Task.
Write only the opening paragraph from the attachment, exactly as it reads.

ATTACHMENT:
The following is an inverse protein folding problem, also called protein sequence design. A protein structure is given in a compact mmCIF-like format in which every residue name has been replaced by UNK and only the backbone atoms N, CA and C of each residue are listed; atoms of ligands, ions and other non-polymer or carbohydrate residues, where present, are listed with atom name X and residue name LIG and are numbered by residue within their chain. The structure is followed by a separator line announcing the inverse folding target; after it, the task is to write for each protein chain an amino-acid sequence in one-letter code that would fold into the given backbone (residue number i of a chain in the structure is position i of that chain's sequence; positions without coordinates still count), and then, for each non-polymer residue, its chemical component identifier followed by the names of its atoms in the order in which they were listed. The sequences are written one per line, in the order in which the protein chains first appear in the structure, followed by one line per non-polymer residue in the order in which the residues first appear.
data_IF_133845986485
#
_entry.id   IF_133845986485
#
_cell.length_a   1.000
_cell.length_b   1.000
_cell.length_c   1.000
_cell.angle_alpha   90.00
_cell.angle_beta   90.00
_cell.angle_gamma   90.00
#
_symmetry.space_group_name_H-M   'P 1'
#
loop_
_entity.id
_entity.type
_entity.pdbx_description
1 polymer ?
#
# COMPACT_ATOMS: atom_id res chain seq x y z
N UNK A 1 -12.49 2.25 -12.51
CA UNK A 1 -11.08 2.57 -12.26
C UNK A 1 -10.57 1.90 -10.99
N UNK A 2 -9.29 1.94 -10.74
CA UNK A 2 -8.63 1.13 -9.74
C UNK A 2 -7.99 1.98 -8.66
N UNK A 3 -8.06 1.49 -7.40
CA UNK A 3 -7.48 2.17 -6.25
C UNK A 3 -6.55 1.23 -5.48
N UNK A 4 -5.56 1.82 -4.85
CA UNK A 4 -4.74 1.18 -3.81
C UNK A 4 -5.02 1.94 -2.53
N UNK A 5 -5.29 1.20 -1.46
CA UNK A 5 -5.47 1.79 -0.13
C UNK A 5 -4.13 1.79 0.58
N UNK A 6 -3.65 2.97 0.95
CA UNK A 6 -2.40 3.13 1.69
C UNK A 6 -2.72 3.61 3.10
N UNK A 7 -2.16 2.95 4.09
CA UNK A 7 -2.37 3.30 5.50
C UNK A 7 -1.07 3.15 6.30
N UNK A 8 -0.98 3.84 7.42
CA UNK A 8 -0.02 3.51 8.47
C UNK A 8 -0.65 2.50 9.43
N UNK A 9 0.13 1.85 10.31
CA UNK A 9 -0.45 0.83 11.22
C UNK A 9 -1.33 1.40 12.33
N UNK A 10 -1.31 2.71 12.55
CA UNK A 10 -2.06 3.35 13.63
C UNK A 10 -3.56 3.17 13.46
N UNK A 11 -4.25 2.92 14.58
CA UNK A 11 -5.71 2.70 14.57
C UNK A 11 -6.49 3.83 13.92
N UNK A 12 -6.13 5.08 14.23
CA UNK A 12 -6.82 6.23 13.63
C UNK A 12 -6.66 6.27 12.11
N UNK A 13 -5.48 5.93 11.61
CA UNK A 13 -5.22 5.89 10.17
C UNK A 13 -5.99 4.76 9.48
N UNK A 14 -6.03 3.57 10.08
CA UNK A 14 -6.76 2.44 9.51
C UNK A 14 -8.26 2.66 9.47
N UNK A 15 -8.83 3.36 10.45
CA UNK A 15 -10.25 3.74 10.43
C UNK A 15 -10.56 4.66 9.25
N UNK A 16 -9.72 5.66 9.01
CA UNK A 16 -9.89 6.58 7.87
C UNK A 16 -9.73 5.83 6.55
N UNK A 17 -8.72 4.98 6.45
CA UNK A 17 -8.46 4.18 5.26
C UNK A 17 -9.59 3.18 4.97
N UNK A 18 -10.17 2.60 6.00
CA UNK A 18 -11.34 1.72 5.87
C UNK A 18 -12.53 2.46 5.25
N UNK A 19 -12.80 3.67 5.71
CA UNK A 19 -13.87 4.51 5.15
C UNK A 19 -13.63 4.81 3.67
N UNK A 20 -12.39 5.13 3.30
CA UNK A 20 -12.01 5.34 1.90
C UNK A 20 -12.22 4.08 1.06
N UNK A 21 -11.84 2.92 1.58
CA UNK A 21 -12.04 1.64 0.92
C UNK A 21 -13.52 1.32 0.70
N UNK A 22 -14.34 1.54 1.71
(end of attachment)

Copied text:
The following is an inverse protein folding problem, also called protein sequence design. A protein structure is given in a compact mmCIF-like format in which every residue name has been replaced by UNK and only the backbone atoms N, CA and C of each residue are listed; atoms of ligands, ions and other non-polymer or carbohydrate residues, where present, are listed with atom name X and residue name LIG and are numbered by residue within their chain. The structure is followed by a separator line announcing the inverse folding target; after it, the task is to write for each protein chain an amino-acid sequence in one-letter code that would fold into the given backbone (residue number i of a chain in the structure is position i of that chain's sequence; positions without coordinates still count), and then, for each non-polymer residue, its chemical component identifier followed by the names of its atoms in the order in which they were listed. The sequences are written one per line, in the order in which the protein chains first appear in the structure, followed by one line per non-polymer residue in the order in which the residues first appear.